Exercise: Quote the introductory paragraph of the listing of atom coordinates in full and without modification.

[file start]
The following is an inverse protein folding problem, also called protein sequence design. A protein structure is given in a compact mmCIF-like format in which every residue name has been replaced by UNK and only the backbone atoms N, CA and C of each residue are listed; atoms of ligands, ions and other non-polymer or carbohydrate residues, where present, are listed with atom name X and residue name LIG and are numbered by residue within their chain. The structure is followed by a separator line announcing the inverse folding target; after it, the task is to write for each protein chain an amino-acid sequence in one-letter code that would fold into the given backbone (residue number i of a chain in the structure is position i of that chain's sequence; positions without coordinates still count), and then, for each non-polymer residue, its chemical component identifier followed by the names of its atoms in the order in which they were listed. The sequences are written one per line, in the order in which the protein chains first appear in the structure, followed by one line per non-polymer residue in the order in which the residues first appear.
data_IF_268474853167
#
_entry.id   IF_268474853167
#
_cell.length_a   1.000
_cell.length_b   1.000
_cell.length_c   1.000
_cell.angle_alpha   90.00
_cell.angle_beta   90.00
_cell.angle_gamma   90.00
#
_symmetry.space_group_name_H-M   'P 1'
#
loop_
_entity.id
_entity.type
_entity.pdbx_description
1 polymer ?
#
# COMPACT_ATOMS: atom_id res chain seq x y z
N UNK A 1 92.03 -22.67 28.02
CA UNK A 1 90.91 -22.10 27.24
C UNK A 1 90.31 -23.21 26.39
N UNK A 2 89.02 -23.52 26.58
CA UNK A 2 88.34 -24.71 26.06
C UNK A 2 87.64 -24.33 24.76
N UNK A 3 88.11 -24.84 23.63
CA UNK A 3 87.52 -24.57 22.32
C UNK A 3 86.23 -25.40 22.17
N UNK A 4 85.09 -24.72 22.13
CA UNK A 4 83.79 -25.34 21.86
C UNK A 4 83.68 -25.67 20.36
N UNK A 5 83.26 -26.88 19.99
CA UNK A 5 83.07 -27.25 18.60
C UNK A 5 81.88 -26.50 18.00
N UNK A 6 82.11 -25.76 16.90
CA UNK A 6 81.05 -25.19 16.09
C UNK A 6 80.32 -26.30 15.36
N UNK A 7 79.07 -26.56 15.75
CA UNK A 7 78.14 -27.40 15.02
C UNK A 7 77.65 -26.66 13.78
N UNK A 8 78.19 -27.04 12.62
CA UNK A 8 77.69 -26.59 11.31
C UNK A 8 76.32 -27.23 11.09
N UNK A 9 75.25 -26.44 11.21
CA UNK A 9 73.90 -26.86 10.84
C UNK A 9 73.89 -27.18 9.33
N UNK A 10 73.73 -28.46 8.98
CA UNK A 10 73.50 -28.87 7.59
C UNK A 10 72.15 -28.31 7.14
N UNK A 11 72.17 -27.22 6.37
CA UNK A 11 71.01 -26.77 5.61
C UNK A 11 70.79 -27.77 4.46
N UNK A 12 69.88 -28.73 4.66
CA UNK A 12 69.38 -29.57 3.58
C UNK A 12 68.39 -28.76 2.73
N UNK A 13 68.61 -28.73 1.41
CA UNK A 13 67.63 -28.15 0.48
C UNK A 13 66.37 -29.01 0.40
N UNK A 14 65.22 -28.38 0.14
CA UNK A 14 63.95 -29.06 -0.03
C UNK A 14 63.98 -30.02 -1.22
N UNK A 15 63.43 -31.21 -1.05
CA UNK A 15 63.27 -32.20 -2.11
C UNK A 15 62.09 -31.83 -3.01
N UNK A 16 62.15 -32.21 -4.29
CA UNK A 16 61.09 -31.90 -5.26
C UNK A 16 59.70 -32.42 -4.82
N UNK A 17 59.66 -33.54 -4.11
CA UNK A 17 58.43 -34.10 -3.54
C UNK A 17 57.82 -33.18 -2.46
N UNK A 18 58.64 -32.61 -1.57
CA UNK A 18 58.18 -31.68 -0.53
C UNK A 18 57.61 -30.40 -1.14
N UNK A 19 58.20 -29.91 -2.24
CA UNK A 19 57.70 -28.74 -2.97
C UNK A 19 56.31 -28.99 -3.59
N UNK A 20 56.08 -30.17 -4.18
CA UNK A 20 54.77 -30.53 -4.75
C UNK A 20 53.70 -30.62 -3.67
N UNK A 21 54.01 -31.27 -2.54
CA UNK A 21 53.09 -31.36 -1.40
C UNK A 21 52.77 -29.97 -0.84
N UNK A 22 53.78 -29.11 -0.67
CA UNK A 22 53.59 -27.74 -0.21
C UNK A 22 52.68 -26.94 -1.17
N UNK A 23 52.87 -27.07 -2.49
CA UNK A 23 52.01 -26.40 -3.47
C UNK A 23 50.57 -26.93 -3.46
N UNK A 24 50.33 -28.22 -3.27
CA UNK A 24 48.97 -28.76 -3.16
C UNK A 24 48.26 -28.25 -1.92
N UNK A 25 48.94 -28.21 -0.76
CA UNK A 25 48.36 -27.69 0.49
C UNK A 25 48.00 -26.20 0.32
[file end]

The following is an inverse protein folding problem, also called protein sequence design. A protein structure is given in a compact mmCIF-like format in which every residue name has been replaced by UNK and only the backbone atoms N, CA and C of each residue are listed; atoms of ligands, ions and other non-polymer or carbohydrate residues, where present, are listed with atom name X and residue name LIG and are numbered by residue within their chain. The structure is followed by a separator line announcing the inverse folding target; after it, the task is to write for each protein chain an amino-acid sequence in one-letter code that would fold into the given backbone (residue number i of a chain in the structure is position i of that chain's sequence; positions without coordinates still count), and then, for each non-polymer residue, its chemical component identifier followed by the names of its atoms in the order in which they were listed. The sequences are written one per line, in the order in which the protein chains first appear in the structure, followed by one line per non-polymer residue in the order in which the residues first appear.